Greuel's campaign took it a step further: to "clear the air"--and presumably save face with the Chamber of Commerce and conservatives--they released a letter from former Speaker of the Assembly and former Mayoral Candidate Bob Hertzberg, which reads, in part:

Wendy is ready to roll up her sleeves and attack the real problem - our current pension obligations. She wants to explore raising the retirement age for current employees, and scaling employee contributions based on when workers enter the pension system.


Got that? It gets better. Shortly thereafter, the Greuel campaign announced that she had received the backing of conservative Republican former Mayor Richard Riordan, and that were she to win, Riordan would be her first hire in her new administration. Now, for those who are unaware, Mayor Riordan spearheaded a failed campaign to place a measure on the ballot that would have severely rolled back pensions for city workers, and even eliminated the defined benefit system in favor of a defined-contribution 401(k) style retirement system. And sure enough, Riordan told the Daily News--Los Angeles' more conservative newspaper--that in Greuel's administration, he will indeed do more of the same:

Former Los Angeles Mayor Richard Riordan said Wednesday he has endorsed City Controller Wendy Greuel in the mayor's race and joined her campaign as an economic advisor on labor and business issues.

Retirement costs will be a focus in the campaign, Riordan said. He said he will try to bring business and labor groups together to work on pension issues.

"Pension and health care," Riordan said, listing off his agenda. "We'll talk about a lot of things, including 401(k)s."

Riordan's endorsement comes as Greuel builds a strong coalition of support from both labor and union groups. Business groups backing Greuel, like the L.A. Chamber of Commerce, are likely to support having Riordan, a fiscal conservative, on her team.


So, let's recap: in the span of a few days, Wendy Greuel went from claiming she wants to reopen to negotiation even the most modest, unanimously-voted reform done by the City Council, to announcing that Richard Riordan would head up her policy on dealing with pensions were she to get elected. Do you have whiplash? I do. And I'm not the only one.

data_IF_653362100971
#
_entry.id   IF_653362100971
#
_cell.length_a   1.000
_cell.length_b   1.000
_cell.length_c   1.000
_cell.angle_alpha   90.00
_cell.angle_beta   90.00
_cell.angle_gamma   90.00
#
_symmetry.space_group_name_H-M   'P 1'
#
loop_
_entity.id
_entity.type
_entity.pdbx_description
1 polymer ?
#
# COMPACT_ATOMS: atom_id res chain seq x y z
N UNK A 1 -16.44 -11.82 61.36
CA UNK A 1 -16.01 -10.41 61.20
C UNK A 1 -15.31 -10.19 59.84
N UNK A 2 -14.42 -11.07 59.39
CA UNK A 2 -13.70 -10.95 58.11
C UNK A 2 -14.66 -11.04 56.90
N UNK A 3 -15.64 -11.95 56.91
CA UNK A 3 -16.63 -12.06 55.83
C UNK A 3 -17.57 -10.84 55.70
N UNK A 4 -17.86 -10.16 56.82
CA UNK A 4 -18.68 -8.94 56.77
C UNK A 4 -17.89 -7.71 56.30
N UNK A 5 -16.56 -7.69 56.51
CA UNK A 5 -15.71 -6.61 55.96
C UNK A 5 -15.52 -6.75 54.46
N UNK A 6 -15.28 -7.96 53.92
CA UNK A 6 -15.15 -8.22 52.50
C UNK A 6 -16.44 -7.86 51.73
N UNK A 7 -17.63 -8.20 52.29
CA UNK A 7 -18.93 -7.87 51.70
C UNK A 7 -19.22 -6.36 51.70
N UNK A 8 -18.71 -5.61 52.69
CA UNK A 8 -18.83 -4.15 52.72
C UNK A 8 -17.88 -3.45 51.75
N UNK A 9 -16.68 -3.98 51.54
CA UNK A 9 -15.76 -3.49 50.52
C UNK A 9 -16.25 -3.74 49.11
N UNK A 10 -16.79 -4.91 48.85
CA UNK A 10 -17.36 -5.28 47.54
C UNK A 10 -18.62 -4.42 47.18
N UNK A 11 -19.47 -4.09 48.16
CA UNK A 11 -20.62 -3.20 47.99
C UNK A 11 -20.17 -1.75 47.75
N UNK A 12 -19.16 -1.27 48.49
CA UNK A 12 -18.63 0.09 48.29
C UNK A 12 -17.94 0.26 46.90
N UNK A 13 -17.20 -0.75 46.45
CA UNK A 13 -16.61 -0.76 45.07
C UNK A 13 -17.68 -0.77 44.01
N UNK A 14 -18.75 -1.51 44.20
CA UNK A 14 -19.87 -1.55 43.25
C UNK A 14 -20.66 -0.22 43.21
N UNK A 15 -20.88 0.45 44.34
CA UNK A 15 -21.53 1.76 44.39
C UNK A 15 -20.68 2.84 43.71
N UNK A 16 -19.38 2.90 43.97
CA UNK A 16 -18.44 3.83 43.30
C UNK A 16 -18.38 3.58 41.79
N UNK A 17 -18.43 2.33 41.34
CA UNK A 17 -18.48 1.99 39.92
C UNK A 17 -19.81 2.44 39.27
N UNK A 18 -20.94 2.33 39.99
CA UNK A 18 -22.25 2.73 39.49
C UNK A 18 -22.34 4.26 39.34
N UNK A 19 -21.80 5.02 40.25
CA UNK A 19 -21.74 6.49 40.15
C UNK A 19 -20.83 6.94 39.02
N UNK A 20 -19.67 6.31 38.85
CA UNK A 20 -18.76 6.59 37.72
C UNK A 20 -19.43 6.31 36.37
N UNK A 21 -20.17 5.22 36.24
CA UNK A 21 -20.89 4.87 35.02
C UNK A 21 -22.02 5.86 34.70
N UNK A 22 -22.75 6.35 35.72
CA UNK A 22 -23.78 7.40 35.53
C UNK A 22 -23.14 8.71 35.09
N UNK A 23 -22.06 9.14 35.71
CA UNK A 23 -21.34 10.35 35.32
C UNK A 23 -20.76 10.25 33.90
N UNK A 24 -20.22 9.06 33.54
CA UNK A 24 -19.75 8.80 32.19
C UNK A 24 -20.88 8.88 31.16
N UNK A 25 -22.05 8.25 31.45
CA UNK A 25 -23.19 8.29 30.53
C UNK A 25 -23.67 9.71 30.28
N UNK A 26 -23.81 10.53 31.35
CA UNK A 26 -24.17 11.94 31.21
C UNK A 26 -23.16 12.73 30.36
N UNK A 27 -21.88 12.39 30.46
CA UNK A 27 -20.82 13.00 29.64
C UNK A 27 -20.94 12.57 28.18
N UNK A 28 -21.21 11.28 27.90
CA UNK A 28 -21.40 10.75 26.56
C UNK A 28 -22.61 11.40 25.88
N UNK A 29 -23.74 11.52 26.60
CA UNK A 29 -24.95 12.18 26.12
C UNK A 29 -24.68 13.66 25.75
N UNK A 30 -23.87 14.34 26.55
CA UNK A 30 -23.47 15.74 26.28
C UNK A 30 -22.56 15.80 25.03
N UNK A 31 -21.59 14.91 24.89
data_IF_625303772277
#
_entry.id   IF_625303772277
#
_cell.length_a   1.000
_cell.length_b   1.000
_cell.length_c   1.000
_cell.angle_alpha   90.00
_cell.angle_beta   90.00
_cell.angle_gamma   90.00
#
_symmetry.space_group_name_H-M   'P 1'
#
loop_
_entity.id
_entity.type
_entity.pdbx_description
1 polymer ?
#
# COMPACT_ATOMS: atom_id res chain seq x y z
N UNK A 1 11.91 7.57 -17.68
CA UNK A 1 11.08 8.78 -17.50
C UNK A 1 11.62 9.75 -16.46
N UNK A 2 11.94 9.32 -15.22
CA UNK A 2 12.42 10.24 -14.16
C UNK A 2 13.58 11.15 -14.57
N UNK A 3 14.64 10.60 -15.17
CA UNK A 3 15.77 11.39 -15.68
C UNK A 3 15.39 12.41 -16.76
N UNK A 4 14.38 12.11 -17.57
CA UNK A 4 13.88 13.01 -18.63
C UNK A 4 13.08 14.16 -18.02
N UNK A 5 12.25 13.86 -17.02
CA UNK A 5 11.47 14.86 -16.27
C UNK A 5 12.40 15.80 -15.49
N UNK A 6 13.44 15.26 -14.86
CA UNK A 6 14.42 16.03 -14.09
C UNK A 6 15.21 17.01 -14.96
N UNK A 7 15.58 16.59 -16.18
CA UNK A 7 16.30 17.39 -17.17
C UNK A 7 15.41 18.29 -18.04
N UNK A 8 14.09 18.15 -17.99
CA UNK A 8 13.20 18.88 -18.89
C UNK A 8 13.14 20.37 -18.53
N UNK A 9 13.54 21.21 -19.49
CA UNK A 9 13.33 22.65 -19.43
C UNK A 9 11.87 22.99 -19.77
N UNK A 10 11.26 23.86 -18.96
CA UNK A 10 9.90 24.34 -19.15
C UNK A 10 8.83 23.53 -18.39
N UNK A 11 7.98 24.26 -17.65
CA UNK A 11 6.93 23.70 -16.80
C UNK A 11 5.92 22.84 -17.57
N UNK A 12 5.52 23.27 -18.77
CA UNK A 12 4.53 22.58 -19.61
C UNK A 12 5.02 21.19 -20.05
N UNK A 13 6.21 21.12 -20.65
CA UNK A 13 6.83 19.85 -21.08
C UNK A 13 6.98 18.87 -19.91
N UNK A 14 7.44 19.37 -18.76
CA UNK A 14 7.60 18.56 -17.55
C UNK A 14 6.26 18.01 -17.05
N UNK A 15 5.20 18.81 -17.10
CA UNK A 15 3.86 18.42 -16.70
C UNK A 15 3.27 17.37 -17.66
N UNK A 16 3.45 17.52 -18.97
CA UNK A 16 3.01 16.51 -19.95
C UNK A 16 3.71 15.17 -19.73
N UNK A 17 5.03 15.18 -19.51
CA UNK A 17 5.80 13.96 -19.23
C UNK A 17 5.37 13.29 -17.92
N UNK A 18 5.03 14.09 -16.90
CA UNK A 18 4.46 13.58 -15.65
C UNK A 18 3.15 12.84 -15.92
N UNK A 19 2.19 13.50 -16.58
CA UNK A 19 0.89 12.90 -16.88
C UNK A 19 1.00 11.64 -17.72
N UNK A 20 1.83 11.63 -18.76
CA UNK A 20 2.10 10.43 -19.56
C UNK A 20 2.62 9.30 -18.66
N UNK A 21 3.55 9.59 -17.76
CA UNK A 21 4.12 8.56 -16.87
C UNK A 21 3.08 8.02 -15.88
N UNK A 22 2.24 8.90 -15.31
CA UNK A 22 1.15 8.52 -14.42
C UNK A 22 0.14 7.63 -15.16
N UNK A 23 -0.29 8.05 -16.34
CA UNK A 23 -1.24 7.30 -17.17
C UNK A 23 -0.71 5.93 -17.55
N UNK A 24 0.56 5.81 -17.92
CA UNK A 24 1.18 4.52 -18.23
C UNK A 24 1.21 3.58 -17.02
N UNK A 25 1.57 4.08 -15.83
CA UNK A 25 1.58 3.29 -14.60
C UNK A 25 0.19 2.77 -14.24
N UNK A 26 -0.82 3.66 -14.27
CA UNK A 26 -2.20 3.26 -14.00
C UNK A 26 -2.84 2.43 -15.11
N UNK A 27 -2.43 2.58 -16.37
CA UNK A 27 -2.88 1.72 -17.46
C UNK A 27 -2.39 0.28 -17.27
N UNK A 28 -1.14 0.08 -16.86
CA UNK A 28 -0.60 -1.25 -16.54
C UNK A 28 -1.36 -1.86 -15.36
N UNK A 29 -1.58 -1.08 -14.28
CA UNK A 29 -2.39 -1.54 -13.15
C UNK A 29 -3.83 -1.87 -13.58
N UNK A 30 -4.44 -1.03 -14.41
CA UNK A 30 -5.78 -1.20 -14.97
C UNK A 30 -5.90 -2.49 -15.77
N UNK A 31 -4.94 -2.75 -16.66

Union leaders backed Wendy Greuel because they felt they could trust her. Do they still feel that way now? Ada Briceno of HERE Local 11 said that they would knock on endless doors from Boyle Heights to San Pedro. Will they still, if it means that every single door-knock they make is one step closer to putting a prominent enemy like Richard Riordan in charge of a possible Mayor Greuel's pension policy?

It's a question that matters now more than ever, because the chaos in Wendy Greuel's campaign isn't just related to the fact that her multiple positions on pension reform make Mitt Romney's campaign look like a model of intellectual consistency. Just last night, the Greuel campaign suffered a major staff shakeup in the field department:

In a sign of turmoil in Wendy Greuel's campaign for Los Angeles mayor, her field director and three others resigned this week after an abrupt shift in strategy to turn out supporters in the May runoff against rival Eric Garcetti.

All four of those who quit were veterans of the high-tech operation used in President Obama's reelection campaign. They specialize in mining data to target likely supporters and persuade them to vote, a crucial task in close, low-turnout elections.

In a statement Friday, Greuel, the city controller, said she was expanding her field team by hiring consultant Sue Burnside, who worked on Greuel's previous City Council and controller campaigns. She did not mention the departure of the former Obama operatives: field director Stacy Cohen, data director Joe Kavanagh and regional field directors Maya Hutchinson and Marisa Kanof.


Greuel's new field consultant, Sue Burnside, uses paid canvassers, whereas the model used by the now-resigned former Obama organizers was volunteer-dependent--and apparently, they didn't have the volunteers they wanted. But as Parke Skelton told the Times, it's hard to build a citywide field campaign less than two months before the election.

Maybe the Greuel campaign is relying on their labor support to pick up the slack. But if she's really relying on SEIU and AFSCME to knock on that next door to put Richard Riordan back in City Hall, she might need a little more help.

This piece first appeared in calitics.co,